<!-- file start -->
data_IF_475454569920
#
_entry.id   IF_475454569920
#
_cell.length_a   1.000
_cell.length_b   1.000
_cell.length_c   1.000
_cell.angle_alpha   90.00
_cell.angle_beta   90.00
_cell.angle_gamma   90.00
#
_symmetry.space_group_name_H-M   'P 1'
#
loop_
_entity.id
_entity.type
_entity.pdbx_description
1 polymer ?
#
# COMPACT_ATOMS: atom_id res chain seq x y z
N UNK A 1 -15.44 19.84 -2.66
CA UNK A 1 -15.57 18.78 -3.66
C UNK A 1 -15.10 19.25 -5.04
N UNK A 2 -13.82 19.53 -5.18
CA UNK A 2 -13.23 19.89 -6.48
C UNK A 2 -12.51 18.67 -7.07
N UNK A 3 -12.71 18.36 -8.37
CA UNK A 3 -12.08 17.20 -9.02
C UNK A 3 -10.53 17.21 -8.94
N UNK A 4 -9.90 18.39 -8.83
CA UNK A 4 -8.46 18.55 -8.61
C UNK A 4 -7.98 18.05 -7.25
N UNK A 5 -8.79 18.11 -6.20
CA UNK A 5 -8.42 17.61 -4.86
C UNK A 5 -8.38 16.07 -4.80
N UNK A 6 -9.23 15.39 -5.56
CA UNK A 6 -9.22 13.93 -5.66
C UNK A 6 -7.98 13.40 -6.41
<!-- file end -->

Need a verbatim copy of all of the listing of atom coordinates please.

data_IF_475454569920
#
_entry.id   IF_475454569920
#
_cell.length_a   1.000
_cell.length_b   1.000
_cell.length_c   1.000
_cell.angle_alpha   90.00
_cell.angle_beta   90.00
_cell.angle_gamma   90.00
#
_symmetry.space_group_name_H-M   'P 1'
#
loop_
_entity.id
_entity.type
_entity.pdbx_description
1 polymer ?
#
# COMPACT_ATOMS: atom_id res chain seq x y z
N UNK A 1 -15.44 19.84 -2.66
CA UNK A 1 -15.57 18.78 -3.66
C UNK A 1 -15.10 19.25 -5.04
N UNK A 2 -13.82 19.53 -5.18
CA UNK A 2 -13.23 19.89 -6.48
C UNK A 2 -12.51 18.67 -7.07
N UNK A 3 -12.71 18.36 -8.37
CA UNK A 3 -12.08 17.20 -9.02
C UNK A 3 -10.53 17.21 -8.94
N UNK A 4 -9.90 18.39 -8.83
CA UNK A 4 -8.46 18.55 -8.61
C UNK A 4 -7.98 18.05 -7.25
N UNK A 5 -8.79 18.11 -6.20
CA UNK A 5 -8.42 17.61 -4.86
C UNK A 5 -8.38 16.07 -4.80
N UNK A 6 -9.23 15.39 -5.56
CA UNK A 6 -9.22 13.93 -5.66
C UNK A 6 -7.98 13.40 -6.41